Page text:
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The Dark Side of Billionaire Philanthropy

Aug 14, 2020 11:59 AM 5 min read
Editorial

The super-rich are donating hundreds of thousands of dollars into charities and foundations that provide shelter and food to the homeless, fight deadly diseases like polio and malaria and help educate children. How can any of this possibly be perceived as a bad thing?

Philanthropy or Exploiting Financial Loopholes?

Philanthropy by big billionaires has now been reduced to just a smokescreen to hide their dark side and it actually enables them to evade taxes, which often lead to ridiculous situations like Warren Buffet paying less in taxes than his secretary.

Take for example Donor Advised Funds (DAFs). It allows donors to make a charitable contribution, receive an immediate tax deduction and then recommend grants from the fund over time. The charity receives the money often much later as the money is allowed to sit in the fund indefinitely. Billionaires and the ultra rich have been exploiting this loophole for years. 

In late 2014, Nicholas Woodman, the founder and chief executive of GoPro, announced a $500m worth of stock donation to a DAF within a foundation. Mr. Woodman, who had just taken the company public and was suddenly worth around $3bn. Within months the value of their stock started tanking and so did their donation. But he still got that tax deduction on that $500m, which saved him millions. Today, there’s almost no trace of that $500m or that fund.

This loophole in the system has caused the amount of money held by DAFs to triple in the last decade. Although even tycoons like Mark Zuckerberg have time and again enjoyed tax deductions by donating to DAFs, some billionaires like John Arnold do question the system that benefits them. In a tweet he said:

...Money keeps accumulating in philanthropic vehicles but doesn't end up with true operating charities. It just gets shifted around from foundation to DAF, and DAF to DAF.

 

Taxation Systems and Wealth Inequality

When it comes to taxation, there’s a lot of difference between how individual wealth is taxed and how the wealth of corporations is taxed. Almost all individuals pay their major chunk of tax through income tax which, varying from country to country, ranges around 30-40% depending upon the amount of income generated. Individuals often have few financial resources and tools to sneak around loopholes and evade taxes legally.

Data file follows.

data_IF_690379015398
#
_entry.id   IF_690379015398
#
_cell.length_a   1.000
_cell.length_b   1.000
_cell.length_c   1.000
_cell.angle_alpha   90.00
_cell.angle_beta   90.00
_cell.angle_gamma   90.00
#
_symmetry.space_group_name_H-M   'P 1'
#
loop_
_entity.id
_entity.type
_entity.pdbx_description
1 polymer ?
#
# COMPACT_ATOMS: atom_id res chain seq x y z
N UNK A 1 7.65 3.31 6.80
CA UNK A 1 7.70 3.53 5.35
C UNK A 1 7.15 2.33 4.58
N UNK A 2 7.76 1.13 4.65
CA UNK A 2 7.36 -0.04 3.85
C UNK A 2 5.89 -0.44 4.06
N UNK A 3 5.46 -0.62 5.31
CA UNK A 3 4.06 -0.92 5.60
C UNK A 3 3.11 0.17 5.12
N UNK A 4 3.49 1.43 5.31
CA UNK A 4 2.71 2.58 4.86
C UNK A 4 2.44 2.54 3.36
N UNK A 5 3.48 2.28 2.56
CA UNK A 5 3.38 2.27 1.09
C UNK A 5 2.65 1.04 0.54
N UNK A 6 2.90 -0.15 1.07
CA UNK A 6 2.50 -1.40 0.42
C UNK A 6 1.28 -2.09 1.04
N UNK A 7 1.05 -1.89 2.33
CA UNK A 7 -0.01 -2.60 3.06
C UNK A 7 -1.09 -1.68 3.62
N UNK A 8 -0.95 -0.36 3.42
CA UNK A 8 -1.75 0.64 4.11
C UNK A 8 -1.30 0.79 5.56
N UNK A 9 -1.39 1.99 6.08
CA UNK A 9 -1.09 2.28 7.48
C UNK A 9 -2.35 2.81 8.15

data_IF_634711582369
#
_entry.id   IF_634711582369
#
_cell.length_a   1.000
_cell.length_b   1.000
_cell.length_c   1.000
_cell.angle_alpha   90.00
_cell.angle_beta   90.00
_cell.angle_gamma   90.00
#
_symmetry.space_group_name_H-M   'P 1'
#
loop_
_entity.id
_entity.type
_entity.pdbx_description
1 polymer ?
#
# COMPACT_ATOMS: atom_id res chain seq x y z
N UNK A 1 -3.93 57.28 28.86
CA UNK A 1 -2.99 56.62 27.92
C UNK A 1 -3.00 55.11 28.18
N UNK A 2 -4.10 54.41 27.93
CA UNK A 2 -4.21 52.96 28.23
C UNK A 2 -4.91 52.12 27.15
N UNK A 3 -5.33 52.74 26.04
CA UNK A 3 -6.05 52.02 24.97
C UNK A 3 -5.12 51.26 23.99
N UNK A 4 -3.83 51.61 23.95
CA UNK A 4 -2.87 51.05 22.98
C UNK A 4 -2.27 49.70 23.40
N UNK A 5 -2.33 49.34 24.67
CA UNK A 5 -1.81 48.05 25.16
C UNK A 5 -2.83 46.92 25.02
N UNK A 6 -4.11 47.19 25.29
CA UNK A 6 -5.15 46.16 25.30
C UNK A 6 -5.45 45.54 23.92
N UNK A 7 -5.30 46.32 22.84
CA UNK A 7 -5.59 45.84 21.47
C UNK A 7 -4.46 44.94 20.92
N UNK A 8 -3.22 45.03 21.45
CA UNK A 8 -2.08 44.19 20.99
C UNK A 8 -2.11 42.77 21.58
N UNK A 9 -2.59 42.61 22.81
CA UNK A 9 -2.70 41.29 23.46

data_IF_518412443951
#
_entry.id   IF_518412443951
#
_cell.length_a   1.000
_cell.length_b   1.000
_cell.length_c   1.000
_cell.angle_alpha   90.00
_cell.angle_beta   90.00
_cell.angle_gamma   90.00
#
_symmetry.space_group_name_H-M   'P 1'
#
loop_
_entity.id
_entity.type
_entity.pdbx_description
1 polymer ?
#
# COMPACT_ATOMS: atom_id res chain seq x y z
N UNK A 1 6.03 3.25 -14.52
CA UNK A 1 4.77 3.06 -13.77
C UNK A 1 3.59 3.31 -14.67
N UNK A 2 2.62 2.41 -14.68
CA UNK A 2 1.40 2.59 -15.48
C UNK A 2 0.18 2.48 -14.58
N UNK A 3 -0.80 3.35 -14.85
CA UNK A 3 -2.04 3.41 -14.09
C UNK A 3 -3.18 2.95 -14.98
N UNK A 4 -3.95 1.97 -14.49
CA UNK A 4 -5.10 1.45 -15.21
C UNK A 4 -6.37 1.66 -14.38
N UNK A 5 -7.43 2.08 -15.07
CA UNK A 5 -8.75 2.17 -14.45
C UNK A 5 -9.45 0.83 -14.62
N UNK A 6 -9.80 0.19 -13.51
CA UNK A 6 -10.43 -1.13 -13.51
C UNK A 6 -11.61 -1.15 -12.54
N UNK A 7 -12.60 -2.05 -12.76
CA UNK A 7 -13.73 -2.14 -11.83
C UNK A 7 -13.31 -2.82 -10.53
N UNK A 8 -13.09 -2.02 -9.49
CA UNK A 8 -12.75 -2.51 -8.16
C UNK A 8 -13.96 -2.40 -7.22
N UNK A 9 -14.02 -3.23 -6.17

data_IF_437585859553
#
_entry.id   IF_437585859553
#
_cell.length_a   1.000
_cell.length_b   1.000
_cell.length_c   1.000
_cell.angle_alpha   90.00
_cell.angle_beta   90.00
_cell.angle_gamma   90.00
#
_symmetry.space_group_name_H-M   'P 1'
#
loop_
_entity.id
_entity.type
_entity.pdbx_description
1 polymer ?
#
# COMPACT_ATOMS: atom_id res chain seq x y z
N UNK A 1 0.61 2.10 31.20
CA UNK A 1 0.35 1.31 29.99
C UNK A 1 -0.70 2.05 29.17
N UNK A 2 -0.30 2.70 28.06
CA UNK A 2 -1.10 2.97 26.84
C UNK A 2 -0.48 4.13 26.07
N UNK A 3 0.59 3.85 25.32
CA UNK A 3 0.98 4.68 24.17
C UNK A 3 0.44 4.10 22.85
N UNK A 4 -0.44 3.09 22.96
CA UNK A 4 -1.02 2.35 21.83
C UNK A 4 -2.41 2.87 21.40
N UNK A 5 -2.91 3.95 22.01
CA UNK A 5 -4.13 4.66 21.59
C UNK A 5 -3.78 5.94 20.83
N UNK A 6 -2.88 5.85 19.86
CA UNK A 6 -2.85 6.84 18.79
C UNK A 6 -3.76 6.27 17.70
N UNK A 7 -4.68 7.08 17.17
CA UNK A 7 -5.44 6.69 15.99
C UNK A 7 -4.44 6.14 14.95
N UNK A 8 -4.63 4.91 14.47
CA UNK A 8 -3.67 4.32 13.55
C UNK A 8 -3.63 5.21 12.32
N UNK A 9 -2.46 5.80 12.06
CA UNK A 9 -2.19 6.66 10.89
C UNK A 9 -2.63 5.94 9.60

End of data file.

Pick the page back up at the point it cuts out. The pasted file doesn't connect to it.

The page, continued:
However, corporations are taxed very differently. They are levied a corporate tax, which is also around the same range as personal income tax for individuals. But with the resources of a big company and legal tools, they get a lot more power than an individual.

Hedge fund and private equity managers benefit from the infamous carried interest loophole. They are required to pay capital gains tax, which is much lower than income tax at around 20-25%. These unfair taxation systems lead to a much bigger problem: wealth inequality. There are more billionaires than ever before, and their fortunes have grown to record levels. The world’s richest 1% have more than twice as much wealth as 6.9 billion people combined. These facts are very concerning.

 

Reputation Cleansing

Reputation cleansing is arguably one of the insidious benefits of philanthropy by the super rich. Since their donation gets a lot of media coverage, a donation of a few million dollars seems to do wonders in cleaning up their image. The world almost forgets almost all of their wrongdoings and they are celebrated with enthusiasm. This illustrates how the system has been made more friendly to the wealthy.